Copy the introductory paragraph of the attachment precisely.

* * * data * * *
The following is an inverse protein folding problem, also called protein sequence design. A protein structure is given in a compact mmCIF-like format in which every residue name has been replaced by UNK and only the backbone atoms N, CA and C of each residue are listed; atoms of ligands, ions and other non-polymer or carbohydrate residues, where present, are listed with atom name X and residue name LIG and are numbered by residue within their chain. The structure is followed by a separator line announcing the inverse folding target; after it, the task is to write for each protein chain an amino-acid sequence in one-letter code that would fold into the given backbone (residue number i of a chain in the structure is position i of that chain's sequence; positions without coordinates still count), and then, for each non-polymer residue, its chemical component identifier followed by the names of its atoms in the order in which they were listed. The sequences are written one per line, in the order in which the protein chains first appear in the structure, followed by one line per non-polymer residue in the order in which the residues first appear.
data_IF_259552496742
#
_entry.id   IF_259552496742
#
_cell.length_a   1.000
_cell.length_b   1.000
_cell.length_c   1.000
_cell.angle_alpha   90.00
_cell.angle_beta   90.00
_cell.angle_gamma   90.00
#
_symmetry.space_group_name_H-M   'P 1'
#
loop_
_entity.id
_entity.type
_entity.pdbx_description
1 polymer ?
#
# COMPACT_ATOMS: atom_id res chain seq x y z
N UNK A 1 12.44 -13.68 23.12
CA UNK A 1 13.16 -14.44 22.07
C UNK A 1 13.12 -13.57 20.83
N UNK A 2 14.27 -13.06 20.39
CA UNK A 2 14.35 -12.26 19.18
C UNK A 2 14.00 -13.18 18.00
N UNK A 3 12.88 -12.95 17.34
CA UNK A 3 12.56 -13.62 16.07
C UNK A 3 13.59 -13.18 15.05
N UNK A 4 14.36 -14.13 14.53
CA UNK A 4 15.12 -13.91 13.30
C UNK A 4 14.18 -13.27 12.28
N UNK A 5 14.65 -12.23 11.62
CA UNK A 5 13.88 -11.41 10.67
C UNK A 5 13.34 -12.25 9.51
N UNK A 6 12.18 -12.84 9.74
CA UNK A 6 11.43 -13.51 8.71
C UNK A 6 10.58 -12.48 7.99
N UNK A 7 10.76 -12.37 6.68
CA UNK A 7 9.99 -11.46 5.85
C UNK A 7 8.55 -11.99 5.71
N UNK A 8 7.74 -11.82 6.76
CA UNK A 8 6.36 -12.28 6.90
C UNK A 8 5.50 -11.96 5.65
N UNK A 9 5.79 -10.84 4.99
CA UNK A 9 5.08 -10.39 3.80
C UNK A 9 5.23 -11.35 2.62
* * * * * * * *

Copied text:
The following is an inverse protein folding problem, also called protein sequence design. A protein structure is given in a compact mmCIF-like format in which every residue name has been replaced by UNK and only the backbone atoms N, CA and C of each residue are listed; atoms of ligands, ions and other non-polymer or carbohydrate residues, where present, are listed with atom name X and residue name LIG and are numbered by residue within their chain. The structure is followed by a separator line announcing the inverse folding target; after it, the task is to write for each protein chain an amino-acid sequence in one-letter code that would fold into the given backbone (residue number i of a chain in the structure is position i of that chain's sequence; positions without coordinates still count), and then, for each non-polymer residue, its chemical component identifier followed by the names of its atoms in the order in which they were listed. The sequences are written one per line, in the order in which the protein chains first appear in the structure, followed by one line per non-polymer residue in the order in which the residues first appear.